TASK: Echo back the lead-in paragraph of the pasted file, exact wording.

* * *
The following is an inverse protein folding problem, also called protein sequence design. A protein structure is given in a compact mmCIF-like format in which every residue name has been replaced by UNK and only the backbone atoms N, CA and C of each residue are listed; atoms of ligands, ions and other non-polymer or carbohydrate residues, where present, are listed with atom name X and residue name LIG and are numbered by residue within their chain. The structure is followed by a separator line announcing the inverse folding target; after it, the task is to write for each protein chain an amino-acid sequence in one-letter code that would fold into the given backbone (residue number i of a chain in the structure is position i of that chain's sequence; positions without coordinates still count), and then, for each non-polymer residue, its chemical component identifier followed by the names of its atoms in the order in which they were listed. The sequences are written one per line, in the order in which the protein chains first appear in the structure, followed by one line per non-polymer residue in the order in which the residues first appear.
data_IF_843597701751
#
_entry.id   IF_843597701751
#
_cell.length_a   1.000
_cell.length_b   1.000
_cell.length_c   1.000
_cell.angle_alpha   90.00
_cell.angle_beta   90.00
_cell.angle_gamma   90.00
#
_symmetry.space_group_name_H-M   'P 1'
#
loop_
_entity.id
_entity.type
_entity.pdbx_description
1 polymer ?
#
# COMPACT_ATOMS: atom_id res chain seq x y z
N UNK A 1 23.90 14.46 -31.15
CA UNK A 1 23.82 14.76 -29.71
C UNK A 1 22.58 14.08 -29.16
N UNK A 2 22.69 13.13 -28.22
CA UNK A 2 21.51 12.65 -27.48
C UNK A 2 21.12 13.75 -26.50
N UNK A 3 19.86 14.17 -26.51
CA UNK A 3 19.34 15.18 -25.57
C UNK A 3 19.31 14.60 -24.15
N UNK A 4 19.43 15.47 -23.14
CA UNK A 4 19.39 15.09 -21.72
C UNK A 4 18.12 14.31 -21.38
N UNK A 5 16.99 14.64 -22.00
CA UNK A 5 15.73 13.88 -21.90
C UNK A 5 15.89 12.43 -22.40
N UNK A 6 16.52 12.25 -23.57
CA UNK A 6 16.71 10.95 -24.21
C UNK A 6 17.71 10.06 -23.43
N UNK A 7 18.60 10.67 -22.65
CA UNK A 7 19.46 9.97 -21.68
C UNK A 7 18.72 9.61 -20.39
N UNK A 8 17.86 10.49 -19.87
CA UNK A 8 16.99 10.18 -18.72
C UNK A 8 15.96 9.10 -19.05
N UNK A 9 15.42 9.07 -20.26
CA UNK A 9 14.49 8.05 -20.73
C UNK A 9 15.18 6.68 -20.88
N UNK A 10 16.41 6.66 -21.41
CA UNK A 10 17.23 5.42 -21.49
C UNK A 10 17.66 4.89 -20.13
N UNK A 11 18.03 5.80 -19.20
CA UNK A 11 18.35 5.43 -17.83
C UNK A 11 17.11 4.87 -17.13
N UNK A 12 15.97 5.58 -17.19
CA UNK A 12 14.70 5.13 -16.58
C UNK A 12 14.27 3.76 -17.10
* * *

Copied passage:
The following is an inverse protein folding problem, also called protein sequence design. A protein structure is given in a compact mmCIF-like format in which every residue name has been replaced by UNK and only the backbone atoms N, CA and C of each residue are listed; atoms of ligands, ions and other non-polymer or carbohydrate residues, where present, are listed with atom name X and residue name LIG and are numbered by residue within their chain. The structure is followed by a separator line announcing the inverse folding target; after it, the task is to write for each protein chain an amino-acid sequence in one-letter code that would fold into the given backbone (residue number i of a chain in the structure is position i of that chain's sequence; positions without coordinates still count), and then, for each non-polymer residue, its chemical component identifier followed by the names of its atoms in the order in which they were listed. The sequences are written one per line, in the order in which the protein chains first appear in the structure, followed by one line per non-polymer residue in the order in which the residues first appear.